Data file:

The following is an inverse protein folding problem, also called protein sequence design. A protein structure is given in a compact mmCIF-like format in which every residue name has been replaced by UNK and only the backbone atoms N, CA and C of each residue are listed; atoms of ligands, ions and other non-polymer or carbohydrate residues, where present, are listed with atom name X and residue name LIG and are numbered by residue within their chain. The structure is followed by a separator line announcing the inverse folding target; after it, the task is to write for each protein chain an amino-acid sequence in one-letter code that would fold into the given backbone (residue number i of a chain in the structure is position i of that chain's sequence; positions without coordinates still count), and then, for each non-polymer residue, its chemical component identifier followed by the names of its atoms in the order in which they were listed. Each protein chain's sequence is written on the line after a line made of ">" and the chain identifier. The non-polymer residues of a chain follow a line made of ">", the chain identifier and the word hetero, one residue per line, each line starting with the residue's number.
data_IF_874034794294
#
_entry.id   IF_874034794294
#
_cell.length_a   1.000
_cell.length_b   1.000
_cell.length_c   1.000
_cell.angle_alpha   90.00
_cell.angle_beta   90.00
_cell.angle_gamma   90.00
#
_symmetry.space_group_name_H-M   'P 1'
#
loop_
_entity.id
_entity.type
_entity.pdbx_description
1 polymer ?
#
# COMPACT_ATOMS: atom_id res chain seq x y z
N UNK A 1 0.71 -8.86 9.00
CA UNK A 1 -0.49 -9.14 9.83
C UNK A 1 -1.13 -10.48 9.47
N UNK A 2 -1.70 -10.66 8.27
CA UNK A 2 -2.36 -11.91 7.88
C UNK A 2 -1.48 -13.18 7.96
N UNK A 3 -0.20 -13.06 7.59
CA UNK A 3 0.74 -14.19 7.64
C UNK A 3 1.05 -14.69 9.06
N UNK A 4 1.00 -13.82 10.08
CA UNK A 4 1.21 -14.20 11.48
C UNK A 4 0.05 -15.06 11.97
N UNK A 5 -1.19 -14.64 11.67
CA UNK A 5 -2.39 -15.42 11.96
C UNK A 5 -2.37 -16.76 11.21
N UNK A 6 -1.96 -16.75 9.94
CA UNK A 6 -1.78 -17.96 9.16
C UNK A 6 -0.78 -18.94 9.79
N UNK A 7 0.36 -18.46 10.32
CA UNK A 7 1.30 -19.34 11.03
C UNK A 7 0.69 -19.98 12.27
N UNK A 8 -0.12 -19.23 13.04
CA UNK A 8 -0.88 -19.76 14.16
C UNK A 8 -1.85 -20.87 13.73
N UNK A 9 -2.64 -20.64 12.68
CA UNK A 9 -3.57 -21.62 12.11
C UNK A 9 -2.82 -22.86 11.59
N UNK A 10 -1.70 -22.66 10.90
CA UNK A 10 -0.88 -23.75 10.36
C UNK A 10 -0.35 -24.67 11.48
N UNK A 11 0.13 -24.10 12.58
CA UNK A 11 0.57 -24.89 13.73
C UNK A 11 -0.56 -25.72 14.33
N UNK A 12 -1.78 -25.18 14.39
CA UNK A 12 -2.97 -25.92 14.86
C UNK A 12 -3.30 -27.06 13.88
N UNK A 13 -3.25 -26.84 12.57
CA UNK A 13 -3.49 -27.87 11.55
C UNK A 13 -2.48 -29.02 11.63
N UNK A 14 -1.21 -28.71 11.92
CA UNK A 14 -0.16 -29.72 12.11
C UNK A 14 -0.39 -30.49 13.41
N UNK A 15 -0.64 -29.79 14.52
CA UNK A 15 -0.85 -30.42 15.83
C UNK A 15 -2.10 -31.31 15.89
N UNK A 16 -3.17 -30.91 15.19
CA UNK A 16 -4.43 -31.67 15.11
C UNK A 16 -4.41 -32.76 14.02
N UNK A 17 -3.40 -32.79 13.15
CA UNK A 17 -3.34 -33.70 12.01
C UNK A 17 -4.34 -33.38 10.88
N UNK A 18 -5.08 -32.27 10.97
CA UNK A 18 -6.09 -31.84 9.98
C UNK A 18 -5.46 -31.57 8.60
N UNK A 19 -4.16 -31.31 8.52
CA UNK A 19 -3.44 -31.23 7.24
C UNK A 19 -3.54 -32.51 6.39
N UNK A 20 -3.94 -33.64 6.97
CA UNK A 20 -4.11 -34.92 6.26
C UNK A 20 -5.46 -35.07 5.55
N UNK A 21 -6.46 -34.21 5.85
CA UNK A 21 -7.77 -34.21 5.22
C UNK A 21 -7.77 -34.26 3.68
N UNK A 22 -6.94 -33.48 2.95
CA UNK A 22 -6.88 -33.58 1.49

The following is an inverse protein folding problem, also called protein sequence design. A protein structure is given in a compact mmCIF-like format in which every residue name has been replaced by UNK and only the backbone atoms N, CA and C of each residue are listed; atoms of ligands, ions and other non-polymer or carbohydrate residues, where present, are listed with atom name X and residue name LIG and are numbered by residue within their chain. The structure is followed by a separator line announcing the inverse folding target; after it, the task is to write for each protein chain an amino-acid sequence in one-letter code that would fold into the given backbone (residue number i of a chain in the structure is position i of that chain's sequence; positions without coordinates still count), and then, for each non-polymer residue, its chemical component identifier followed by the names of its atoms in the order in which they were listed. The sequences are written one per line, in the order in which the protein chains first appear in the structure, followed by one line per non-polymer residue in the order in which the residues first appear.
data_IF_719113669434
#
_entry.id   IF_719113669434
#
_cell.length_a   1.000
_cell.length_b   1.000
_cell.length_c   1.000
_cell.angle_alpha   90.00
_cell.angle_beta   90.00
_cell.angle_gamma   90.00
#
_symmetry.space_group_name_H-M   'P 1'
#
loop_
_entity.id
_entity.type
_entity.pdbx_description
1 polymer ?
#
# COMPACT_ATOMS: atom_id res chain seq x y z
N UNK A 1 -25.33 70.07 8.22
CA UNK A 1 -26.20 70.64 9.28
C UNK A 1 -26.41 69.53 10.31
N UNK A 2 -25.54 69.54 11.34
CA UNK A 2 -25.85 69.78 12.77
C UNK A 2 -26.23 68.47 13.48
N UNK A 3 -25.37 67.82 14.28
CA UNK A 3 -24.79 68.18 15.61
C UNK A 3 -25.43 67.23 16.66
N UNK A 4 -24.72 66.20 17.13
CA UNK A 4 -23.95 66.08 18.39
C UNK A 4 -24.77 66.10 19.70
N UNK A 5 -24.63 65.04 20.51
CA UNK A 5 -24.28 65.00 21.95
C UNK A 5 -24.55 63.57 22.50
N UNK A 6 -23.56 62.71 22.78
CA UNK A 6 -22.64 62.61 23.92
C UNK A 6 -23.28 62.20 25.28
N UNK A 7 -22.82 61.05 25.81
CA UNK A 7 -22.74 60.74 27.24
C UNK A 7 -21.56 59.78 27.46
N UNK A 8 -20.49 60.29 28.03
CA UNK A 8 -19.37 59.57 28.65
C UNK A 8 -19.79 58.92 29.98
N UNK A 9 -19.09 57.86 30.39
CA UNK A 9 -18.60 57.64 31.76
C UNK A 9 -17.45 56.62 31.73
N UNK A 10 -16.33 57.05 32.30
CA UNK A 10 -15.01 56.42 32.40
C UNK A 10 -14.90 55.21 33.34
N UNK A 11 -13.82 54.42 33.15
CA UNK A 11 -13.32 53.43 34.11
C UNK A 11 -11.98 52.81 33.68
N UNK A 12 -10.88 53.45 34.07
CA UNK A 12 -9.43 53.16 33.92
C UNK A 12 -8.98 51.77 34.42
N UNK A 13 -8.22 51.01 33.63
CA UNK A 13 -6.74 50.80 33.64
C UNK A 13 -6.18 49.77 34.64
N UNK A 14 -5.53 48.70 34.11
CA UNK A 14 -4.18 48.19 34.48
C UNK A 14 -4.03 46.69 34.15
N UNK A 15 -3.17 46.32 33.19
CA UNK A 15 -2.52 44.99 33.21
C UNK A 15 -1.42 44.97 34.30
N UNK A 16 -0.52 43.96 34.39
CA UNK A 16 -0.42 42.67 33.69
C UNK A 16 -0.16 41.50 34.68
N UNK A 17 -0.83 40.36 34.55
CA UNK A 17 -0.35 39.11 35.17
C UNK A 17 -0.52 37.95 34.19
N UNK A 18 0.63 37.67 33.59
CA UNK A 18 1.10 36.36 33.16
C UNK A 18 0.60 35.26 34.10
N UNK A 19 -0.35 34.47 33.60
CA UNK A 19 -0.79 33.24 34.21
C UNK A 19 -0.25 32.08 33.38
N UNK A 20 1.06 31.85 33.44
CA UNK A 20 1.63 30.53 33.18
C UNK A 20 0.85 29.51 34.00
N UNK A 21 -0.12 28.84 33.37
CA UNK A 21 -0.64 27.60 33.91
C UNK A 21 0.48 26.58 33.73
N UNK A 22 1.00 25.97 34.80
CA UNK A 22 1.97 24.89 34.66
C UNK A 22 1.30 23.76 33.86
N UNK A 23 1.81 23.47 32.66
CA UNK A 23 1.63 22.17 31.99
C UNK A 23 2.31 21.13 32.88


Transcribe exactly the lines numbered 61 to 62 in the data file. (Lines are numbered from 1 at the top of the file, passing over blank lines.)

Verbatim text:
N UNK A 14 -1.21 -28.71 11.92
CA UNK A 14 -0.16 -29.72 12.11